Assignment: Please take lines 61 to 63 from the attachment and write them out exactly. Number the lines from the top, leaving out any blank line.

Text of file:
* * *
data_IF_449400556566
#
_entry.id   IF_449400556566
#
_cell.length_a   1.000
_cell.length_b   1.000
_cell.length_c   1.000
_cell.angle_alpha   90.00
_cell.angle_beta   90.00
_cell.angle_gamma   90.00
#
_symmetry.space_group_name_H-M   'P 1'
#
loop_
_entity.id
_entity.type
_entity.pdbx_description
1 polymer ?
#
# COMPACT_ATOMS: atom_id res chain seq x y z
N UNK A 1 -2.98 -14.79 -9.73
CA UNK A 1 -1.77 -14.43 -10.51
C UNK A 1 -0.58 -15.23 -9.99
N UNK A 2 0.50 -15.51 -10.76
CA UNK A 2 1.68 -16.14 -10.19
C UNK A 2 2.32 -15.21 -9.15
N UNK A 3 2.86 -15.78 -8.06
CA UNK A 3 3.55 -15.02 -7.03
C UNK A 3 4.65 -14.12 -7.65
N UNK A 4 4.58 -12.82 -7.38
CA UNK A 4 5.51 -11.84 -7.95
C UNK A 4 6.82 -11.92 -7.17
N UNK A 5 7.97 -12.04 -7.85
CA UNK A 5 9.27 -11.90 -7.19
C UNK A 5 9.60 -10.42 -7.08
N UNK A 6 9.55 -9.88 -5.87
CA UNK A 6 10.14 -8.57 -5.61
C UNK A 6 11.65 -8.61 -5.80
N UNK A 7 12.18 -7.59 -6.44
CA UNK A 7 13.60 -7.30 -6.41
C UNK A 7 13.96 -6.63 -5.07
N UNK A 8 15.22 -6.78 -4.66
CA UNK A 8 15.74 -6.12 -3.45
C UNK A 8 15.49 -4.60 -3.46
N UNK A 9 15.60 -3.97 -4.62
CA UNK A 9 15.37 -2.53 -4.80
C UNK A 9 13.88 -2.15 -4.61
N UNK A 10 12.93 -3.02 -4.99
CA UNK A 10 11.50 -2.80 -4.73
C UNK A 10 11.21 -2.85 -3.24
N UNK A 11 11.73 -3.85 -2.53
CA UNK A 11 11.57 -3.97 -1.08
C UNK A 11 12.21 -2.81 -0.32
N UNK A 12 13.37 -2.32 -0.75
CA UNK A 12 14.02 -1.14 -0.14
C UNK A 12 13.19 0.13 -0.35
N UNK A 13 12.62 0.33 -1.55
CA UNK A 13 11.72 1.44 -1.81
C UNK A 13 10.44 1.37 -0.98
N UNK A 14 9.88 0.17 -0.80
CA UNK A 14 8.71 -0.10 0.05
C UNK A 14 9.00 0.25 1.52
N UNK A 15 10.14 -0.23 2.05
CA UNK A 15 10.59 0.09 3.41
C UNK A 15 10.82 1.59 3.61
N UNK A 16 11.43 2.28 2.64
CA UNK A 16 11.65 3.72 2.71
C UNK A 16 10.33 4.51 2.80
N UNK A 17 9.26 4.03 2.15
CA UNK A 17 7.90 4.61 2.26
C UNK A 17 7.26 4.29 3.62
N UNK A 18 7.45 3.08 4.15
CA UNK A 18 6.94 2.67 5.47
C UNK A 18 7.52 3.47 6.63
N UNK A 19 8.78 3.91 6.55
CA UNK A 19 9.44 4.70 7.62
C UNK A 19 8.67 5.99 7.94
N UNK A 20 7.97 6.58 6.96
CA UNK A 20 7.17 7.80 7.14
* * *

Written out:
CA UNK A 14 8.71 -0.10 0.05
C UNK A 14 9.00 0.25 1.52
N UNK A 15 10.14 -0.23 2.05